How effective are you at communicating during both voice-only and video calls? In a classic experiment, researchers led by the University of Portsmouth’s Amy Drahota found that listeners could often successfully discriminate between voice recordings of speakers who were either smiling or not smiling. In addition, listeners were more successful than chance at distinguishing between so-called non-Duchenne smiles (in which the speaker smiles only with the mouth) and Duchenne smiles (in which the speaker smiles with both mouth and the muscles around the eyes).
Some people misbelieve that non-Duchenne smiles are always fake and only Duchenne smiles are genuine; however, a more nuanced way to think of non-Duchenne smiles is that they are sometimes fake and sometimes simply less intense but still genuine smiles. Regardless of the difference, the point is that listeners can hear auditory cues associated with smiling.
Effective communication and persuasion rely on a combination of both words and manner. When making voice-only or even video calls, be careful not to focus only on the words you are using. Consider that your facial expressions may affect your tone of voice and inadvertently convey characteristics such as a lack of energy, boredom, or irritation unless you actively monitor and manage them.
When faced with unpleasant situations such as injustice in the workplace or being made redundant, it is natural to feel distressed. However, multiple studies suggest that writing intensively about such events may have tangible career benefits.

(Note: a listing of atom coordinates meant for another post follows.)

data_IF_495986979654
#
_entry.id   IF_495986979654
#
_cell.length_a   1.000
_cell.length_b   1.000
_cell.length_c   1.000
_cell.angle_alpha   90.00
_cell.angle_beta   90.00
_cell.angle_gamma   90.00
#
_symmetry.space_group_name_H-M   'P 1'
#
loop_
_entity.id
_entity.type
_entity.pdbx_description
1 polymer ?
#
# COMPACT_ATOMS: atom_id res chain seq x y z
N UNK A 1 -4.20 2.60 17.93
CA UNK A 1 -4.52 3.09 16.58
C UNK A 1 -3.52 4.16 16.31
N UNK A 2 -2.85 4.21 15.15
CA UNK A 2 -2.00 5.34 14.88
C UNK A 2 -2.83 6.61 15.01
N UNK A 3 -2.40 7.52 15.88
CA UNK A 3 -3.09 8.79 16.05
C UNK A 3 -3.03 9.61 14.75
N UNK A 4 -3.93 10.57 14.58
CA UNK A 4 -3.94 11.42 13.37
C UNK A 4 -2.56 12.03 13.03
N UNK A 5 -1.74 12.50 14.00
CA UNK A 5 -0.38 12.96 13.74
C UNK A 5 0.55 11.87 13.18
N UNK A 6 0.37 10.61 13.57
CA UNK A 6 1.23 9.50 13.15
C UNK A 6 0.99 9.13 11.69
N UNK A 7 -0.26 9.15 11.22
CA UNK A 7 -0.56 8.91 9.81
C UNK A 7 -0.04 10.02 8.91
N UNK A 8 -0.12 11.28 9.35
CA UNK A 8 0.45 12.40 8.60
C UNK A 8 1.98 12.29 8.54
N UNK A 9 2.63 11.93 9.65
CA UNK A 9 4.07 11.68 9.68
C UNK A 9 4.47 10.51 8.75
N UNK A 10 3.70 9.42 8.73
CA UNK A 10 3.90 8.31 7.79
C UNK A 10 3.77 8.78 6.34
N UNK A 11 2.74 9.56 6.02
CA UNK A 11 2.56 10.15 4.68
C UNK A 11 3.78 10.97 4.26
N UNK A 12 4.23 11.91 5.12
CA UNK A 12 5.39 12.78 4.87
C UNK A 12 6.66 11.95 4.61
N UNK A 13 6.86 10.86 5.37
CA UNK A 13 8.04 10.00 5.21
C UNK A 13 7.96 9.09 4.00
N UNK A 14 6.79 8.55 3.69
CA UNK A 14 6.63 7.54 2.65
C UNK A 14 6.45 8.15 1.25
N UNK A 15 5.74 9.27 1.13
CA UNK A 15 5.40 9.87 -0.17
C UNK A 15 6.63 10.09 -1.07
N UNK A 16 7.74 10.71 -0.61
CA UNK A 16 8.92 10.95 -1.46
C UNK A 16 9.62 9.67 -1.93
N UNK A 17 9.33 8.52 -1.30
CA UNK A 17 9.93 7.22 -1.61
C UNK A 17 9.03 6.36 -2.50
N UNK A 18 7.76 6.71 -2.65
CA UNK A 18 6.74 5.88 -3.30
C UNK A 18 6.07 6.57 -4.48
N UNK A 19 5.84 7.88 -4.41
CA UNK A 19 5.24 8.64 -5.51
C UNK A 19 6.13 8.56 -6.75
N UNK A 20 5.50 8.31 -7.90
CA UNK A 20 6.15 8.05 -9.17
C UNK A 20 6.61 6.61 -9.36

A classic study by Stefanie Spera, Eric Buhrfeind and James Pennebaker looked at the speed with which unemployed individuals were able to find work. The researchers found that unemployed individuals who wrote about their thoughts and feelings found work measurably more quickly than those who wrote about non-emotional topics or who did not write at all.
Humans are not robots: negative emotions can greatly impair our performance and focus. Writing about feelings and worries allows us to process them, alleviating negative emotions and restoring productivity.
To lessen the impact of injustice at work or unemployment, spend three consecutive evenings writing about your situation. Explore your deepest emotions and thoughts in relation to both your professional and personal life. You never need to share your writing with anyone else so be totally honest with yourself. Don’t worry about spelling, sentence structure or grammar. Simply write for at least 20 minutes for each of the three consecutive evenings to speed the process of emotional recovery and enable you to move on.